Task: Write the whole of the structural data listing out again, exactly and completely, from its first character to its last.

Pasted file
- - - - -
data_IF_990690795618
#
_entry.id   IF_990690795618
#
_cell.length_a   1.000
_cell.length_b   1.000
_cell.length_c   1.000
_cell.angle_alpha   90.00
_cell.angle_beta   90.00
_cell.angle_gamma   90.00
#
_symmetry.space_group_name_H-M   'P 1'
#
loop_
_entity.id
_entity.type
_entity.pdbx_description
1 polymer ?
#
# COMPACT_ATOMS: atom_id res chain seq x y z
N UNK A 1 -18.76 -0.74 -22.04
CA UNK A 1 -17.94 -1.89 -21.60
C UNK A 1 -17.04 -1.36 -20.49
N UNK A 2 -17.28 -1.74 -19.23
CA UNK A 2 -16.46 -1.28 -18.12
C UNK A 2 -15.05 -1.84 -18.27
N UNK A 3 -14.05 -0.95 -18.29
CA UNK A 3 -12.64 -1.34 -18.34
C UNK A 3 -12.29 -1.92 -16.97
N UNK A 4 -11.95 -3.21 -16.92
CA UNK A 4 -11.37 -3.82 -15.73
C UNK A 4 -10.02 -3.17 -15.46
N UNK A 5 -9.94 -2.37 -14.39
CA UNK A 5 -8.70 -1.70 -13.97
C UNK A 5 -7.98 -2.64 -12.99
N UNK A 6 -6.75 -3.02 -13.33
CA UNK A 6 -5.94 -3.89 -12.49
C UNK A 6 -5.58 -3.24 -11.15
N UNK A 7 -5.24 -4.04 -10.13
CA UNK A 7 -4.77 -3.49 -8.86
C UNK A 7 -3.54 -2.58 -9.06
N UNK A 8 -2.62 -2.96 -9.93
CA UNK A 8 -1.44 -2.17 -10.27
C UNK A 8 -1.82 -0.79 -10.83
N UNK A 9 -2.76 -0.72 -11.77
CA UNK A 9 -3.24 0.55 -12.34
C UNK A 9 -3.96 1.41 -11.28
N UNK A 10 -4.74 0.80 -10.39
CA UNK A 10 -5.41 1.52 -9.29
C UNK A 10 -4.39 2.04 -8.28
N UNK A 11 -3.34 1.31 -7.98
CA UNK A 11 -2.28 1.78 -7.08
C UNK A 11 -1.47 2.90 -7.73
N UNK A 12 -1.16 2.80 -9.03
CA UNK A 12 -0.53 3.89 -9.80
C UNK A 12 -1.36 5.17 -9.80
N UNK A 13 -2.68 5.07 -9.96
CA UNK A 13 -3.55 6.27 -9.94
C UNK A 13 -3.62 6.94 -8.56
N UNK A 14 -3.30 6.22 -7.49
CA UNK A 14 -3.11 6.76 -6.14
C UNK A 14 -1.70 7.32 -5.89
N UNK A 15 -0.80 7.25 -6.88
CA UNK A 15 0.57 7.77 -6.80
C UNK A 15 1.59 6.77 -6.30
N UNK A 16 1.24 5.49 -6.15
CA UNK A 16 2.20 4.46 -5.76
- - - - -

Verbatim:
data_IF_990690795618
#
_entry.id   IF_990690795618
#
_cell.length_a   1.000
_cell.length_b   1.000
_cell.length_c   1.000
_cell.angle_alpha   90.00
_cell.angle_beta   90.00
_cell.angle_gamma   90.00
#
_symmetry.space_group_name_H-M   'P 1'
#
loop_
_entity.id
_entity.type
_entity.pdbx_description
1 polymer ?
#
# COMPACT_ATOMS: atom_id res chain seq x y z
N UNK A 1 -18.76 -0.74 -22.04
CA UNK A 1 -17.94 -1.89 -21.60
C UNK A 1 -17.04 -1.36 -20.49
N UNK A 2 -17.28 -1.74 -19.23
CA UNK A 2 -16.46 -1.28 -18.12
C UNK A 2 -15.05 -1.84 -18.27
N UNK A 3 -14.05 -0.95 -18.29
CA UNK A 3 -12.64 -1.34 -18.34
C UNK A 3 -12.29 -1.92 -16.97
N UNK A 4 -11.95 -3.21 -16.92
CA UNK A 4 -11.37 -3.82 -15.73
C UNK A 4 -10.02 -3.17 -15.46
N UNK A 5 -9.94 -2.37 -14.39
CA UNK A 5 -8.70 -1.70 -13.97
C UNK A 5 -7.98 -2.64 -12.99
N UNK A 6 -6.75 -3.02 -13.33
CA UNK A 6 -5.94 -3.89 -12.49
C UNK A 6 -5.58 -3.24 -11.15
N UNK A 7 -5.24 -4.04 -10.13
CA UNK A 7 -4.77 -3.49 -8.86
C UNK A 7 -3.54 -2.58 -9.06
N UNK A 8 -2.62 -2.96 -9.93
CA UNK A 8 -1.44 -2.17 -10.27
C UNK A 8 -1.82 -0.79 -10.83
N UNK A 9 -2.76 -0.72 -11.77
CA UNK A 9 -3.24 0.55 -12.34
C UNK A 9 -3.96 1.41 -11.28
N UNK A 10 -4.74 0.80 -10.39
CA UNK A 10 -5.41 1.52 -9.29
C UNK A 10 -4.39 2.04 -8.28
N UNK A 11 -3.34 1.31 -7.98
CA UNK A 11 -2.28 1.78 -7.08
C UNK A 11 -1.47 2.90 -7.73
N UNK A 12 -1.16 2.80 -9.03
CA UNK A 12 -0.53 3.89 -9.80
C UNK A 12 -1.36 5.17 -9.80
N UNK A 13 -2.68 5.07 -9.96
CA UNK A 13 -3.55 6.27 -9.94
C UNK A 13 -3.62 6.94 -8.56
N UNK A 14 -3.30 6.22 -7.49
CA UNK A 14 -3.11 6.76 -6.14
C UNK A 14 -1.70 7.32 -5.89
N UNK A 15 -0.80 7.25 -6.88
CA UNK A 15 0.57 7.77 -6.80
C UNK A 15 1.59 6.77 -6.30
N UNK A 16 1.24 5.49 -6.15
CA UNK A 16 2.20 4.46 -5.76